USA (United States)
Short Artist Statement
Kevin L. O'Brien (kLoB)
I am a proponent of Pan-Global, Industrial, Supra-Expressionism
which attempts to utilize materials from global industrial culture
within works created as art. The juxtaposition of the bold expressionistic strokes on the stark industrial materials causes a good deal of tension. The bright colors used in the textures further differentiates the energy of expressionistic strokes from the dullness of the main materials.
Reverence for the fine finished patinas that normally apply to art, as in art school or commercial art can be dispensed with for the boldness of an energy more sympathetic with rock and roll (e.g., jimi hendrix), r & b and/or jazz music (e.g., Coltrane). The high-power and energy of these musical expressions had a dramatic impact. Use of industrial materials in new combines (as influenced by Rauschenberg early on) further stressed the idea of how materials could be combined and what marked a work as "finished." A new primitive kind of "carpentry" skills were developed to hold these materials together, and worry about loose hanging edges was lost.
Expressionistic tendencies were heavily influenced by key Expressionists from Van Gogh though Abstract Expressionism and Action Painting. They walk a thin line between markings on some surface that depict something, and tracing the actual flow of energy through some random being.
Of course, there was a new vocabulary of objects that needed to be created and new motifs that needed to be developed to be depicted using this form of expression. My symbols were inspired by Klee, Dubuffet, children's art, people of many different lands. Of course, everyday objects depicted as in Pop were sucked into this imagery through the industrial-scape. I try to develop a symbol from pseudo-figurative state, along a continuum until it becomes my own. The symbols would be fashioned more in the brute manner of Dubuffet, children or early cultures, as it fit more with expressionistic force.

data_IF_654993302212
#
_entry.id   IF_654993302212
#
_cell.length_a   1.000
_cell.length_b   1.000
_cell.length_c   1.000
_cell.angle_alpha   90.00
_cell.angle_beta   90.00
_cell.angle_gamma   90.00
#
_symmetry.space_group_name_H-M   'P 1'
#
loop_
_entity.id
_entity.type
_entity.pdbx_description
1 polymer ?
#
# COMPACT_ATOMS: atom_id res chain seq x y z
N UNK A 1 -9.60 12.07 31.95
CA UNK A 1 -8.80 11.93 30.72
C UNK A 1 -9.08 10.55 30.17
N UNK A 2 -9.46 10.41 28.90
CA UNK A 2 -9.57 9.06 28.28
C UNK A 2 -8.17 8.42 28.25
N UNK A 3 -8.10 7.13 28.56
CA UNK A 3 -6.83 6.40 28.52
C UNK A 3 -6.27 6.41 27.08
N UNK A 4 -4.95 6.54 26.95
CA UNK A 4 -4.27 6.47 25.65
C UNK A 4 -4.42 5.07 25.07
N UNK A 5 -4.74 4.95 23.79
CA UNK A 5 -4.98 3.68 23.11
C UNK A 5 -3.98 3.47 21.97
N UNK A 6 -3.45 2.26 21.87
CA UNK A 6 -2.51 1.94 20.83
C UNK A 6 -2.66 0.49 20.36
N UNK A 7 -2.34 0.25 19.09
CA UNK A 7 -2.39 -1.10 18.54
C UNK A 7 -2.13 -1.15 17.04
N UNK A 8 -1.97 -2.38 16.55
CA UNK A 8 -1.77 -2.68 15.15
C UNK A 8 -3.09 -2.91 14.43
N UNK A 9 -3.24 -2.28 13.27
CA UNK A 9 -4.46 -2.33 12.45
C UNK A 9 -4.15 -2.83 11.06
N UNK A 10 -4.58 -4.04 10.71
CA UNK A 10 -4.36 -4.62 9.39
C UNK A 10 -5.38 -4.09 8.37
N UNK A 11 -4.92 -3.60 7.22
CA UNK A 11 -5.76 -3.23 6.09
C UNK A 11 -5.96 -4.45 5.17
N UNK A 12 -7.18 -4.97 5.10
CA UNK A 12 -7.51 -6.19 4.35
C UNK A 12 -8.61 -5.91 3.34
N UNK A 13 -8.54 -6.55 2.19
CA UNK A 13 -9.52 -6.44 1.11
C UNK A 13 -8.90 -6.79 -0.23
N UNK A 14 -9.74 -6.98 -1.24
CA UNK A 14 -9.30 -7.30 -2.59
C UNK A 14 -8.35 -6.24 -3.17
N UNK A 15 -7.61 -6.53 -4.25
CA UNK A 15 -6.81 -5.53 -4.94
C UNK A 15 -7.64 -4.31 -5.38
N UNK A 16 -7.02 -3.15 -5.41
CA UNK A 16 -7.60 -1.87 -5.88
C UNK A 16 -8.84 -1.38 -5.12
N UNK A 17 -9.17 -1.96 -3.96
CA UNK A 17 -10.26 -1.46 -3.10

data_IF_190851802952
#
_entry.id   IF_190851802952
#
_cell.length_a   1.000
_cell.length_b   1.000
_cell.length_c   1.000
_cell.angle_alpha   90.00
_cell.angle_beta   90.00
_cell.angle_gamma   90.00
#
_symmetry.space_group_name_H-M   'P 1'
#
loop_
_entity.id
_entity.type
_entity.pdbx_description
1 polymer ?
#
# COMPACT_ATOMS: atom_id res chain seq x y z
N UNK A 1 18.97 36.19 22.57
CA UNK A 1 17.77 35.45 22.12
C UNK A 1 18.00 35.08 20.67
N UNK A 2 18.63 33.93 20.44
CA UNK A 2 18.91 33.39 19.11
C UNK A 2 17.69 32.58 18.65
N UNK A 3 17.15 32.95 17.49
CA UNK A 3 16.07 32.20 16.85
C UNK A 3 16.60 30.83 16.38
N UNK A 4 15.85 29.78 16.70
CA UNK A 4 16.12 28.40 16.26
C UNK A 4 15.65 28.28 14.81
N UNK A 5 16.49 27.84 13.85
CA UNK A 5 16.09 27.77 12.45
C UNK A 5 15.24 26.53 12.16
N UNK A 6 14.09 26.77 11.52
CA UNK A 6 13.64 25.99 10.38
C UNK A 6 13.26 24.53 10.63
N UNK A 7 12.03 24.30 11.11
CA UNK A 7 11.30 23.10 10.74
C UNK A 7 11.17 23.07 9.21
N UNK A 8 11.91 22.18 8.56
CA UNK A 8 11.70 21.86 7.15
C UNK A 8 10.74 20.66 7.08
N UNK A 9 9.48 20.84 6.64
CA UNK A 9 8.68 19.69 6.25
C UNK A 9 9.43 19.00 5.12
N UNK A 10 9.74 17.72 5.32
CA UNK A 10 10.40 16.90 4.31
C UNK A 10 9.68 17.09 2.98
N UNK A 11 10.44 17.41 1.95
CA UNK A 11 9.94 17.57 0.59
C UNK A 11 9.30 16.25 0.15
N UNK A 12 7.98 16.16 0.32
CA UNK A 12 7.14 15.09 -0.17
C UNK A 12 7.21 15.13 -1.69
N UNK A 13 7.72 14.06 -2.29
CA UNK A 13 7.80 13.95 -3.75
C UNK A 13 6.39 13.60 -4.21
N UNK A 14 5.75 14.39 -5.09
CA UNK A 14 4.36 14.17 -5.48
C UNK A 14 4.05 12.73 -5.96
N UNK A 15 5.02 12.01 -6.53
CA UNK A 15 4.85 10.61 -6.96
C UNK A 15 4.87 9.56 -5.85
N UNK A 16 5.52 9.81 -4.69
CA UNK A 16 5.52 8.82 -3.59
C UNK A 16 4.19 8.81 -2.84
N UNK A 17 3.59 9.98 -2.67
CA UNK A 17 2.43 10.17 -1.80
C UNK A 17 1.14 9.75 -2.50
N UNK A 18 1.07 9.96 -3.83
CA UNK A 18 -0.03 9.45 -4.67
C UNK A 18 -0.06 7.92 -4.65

Helping to break things up into new arrangements, pieces and relationships, even going to the nonsensical as in Dada, were the effects of Surrealism on my work. Its super-focus and startling sharpness helped provide a basis for the glistening effects I like to add to some works, as if glowing within an industrial subway, within a cave. The rearrangement of shape and form helped me to melt normal shapes into new forms, which could better be used to express their industrial energy.
I do not feel that use of the basic materials of painting has been exhausted, or that art now must explore new materials/media to be able to make a valid statement.
Finally, since, to me, the spiritual is directly self-evident, it is also present in my work. The political and socio-political world are foreign to my art.
Vita / Lebenslauf:
BFA in Painting - Studied with John Grillo, a student of Hans Hoffman.
Aktivitäten / Ausstellungen: